新用户可能对 ArchWiki 中的操作和术语不是很了解，本文可以减少用户的误解，并减少 ArchWiki 中的重复内容。
一般用户还是 root 用户
# mkinitcpio -p linux
$ makepkg -s
#)表示命令要以 root 权限执行，而美元符号(
注意有时候 # 表示文件中的注释，通常包含大写字母的文字都是注释。大部分文章都会知名这一点。
# This alias makes ls colorize the listing alias ls='ls --color=auto'
When prompted to append, add, create or edit, consider it an indication for using a text editor, such as nano, in order to make changes to configuration file(s):
# nano /etc/bash.bashrc
In programs, be it shells or otherwise, sourcing applies settings specified in a file. For Bash, sourcing can be done in a command prompt:
$ source /etc/bash.bashrc
and it can also happen in a file itself:
# This line includes settings from another file source /etc/bash.bashrc
As a result, sourcing a file after alteration is an implied omission in the case of shell files.
However, not all articles will specify the nature of the changes to be made, nor which file to alter in the first place. This wiki builds on previous knowledge, such as common locations for files that are prone to sporadic editing.
- Install the package.
# pacman -S foobar
pacman 包含了 Arch 软件包管理的详细内容。
- Install the AUR package.
这意味这您需要打开AUR 链接，下载 PKGBUILD，解压，验证内容，然后在文件目录执行:
$ makepkg -si
Arch User Repository (简体中文) 包含了 AUR 软件包的详细信息。
控制 systemd 单元
When an article invites to start, enable, stop or restart some systemd units (e.g. a service), it will not indicate the detailed instructions to do so, but instead you will read something like:
This means that you have to run:
# systemctl start example.service
System-wide versus user-specific configuration
It is important to remember that there are two different kinds of configurations on a GNU/Linux system. System-wide configuration affects all users. Since system-wide settings are generally located in the
/etc directory, root privileges are required in order to alter them. For example, to apply a Bash setting that affects all users,
/etc/bash.bashrc should be modified.
User-specific configuration affects only a single user. Dotfiles are used for user-specific configuration. For example, the file
~/.bashrc is the user-specific configuration file. The idea is that each user can define their own settings, such as aliases, functions and other interactive features like the prompt, without affecting other users' preferences.
Common shell files
For ease of use, here is a selective listing of basic configuration files and their locations.
See also: Bash and
Within Bash and other Bourne-compatible shells, such as Zsh, there is even further differentiation in the purposes of the configuration files. Some files only get sourced when Bash is starting as a login shell, whereas other files only do so when Bash is an interactive shell.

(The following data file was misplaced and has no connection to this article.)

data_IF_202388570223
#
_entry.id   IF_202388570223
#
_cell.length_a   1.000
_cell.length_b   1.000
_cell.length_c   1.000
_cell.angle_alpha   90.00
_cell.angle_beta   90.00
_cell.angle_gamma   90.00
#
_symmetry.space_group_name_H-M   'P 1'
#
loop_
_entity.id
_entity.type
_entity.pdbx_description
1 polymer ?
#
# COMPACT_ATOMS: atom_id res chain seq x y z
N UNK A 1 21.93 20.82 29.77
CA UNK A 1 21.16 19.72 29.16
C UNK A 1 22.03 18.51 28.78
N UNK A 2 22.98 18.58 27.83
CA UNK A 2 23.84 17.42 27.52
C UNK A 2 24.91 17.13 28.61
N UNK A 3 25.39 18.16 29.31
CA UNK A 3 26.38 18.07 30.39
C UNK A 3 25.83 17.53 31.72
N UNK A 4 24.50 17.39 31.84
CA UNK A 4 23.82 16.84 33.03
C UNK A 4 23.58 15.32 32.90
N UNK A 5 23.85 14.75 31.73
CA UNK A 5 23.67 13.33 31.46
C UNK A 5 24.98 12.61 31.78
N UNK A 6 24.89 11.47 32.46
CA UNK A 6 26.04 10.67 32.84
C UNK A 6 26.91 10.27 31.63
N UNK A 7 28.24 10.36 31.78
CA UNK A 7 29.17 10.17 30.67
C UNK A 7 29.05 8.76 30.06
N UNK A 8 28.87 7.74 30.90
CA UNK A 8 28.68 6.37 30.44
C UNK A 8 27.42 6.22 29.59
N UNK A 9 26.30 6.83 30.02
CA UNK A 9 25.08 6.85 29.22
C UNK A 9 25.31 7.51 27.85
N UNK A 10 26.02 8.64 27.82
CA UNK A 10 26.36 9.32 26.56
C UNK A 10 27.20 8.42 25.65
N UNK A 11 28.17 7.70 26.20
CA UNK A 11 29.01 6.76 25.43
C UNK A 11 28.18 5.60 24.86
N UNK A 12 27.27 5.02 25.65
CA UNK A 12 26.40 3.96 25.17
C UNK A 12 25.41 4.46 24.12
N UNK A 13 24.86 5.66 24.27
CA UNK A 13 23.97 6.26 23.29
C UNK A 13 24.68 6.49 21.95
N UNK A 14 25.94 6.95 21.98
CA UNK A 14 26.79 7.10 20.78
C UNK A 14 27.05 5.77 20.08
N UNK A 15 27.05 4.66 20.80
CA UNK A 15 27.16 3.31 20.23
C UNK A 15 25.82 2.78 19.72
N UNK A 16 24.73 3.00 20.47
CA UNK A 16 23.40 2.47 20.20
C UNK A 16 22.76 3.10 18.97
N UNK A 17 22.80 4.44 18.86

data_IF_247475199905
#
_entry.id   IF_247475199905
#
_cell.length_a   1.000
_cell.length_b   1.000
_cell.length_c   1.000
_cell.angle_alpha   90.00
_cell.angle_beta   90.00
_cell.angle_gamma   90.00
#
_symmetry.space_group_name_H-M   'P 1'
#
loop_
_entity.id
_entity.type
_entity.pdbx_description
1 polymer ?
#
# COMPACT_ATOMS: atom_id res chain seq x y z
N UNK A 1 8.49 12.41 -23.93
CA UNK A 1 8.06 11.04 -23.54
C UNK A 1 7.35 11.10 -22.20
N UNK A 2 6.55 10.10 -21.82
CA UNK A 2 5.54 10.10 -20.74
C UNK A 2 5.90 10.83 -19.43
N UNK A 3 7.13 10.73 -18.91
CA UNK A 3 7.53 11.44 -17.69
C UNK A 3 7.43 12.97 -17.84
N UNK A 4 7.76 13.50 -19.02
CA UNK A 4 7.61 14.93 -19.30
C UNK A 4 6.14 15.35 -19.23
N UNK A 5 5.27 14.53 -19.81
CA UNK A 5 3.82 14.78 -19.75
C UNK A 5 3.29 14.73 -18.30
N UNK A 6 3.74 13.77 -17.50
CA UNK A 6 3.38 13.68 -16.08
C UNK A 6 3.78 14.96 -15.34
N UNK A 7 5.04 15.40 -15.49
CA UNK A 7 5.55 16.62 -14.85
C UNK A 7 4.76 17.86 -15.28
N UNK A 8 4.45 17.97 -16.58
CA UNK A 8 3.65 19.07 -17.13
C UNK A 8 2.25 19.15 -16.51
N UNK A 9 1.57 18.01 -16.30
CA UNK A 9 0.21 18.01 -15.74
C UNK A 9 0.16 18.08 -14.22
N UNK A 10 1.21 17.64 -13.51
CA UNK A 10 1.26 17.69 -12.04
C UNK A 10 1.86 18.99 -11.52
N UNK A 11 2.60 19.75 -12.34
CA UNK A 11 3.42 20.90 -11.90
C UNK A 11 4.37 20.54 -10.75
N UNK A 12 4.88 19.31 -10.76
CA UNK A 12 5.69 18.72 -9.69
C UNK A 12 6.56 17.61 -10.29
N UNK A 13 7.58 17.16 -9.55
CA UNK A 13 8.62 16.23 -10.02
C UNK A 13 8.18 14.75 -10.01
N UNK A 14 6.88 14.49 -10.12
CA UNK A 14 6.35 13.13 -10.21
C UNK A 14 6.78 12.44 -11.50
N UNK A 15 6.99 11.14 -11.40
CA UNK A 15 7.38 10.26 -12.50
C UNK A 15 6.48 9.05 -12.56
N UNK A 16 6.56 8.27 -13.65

/etc/bash.bashrc: System-wide settings; sourced only by a login shell
~/.bashrc: Personal shell settings; sourced only by an interactive shell
See also: Zsh and
/etc/zsh/zprofile: System-wide settings; sourced only by a login shell
~/.zshrc: Personal shell settings; sourced only by an interactive shell
Pseudo-variables in code examples
Some code blocks may contain so-called pseudo-variables, which, as the name says, are not actual variables used in the code. Instead they are generic placeholders and have to be manually replaced with system-specific configuration items before the code may be run or parsed. In the articles that comply with Help:Style/Formatting and punctuation, pseudo-variables are formatted in italics.
- Enable the
dhcpcd@interface_name.servicefor the network interface identified from the output of the
In this case interface_name is used as a pseudo-variable placeholder in a systemd template unit. All systemd template units, identifiable by the
@ sign, require a system-specific configuration item as argument. See Systemd#Using units.
- The command
dd if=data_source of=/dev/sd"X" bs=sector_size count=sector_number seek=partitions_start_sectorcan be run as root to wipe a partition with the specific parameters.
In this case the pseudo-variables are used to describe the parameters that must be substituted for them. Details on how to gather them are elaborated on in the section Securely wipe disk#Calculate blocks to wipe manually, which features the command.
In case of file examples, pasting pseudo-variables in real configuration files might break the programs that use them.
In most cases ellipses (
...) are not part of the actual file content or code output, and instead represent omitted or optional text that is not relevant for the discussed subject.
HOOKS="... encrypt ... filesystems ..." or:
Section "InputClass" ... Option "CircularScrolling" "on" Option "CircScrollTrigger" "0" ... EndSection
Be aware though that, in a few instances, ellipses may be a meaningful part of the code syntax: attentive users will be able to easily recognize these cases by the context.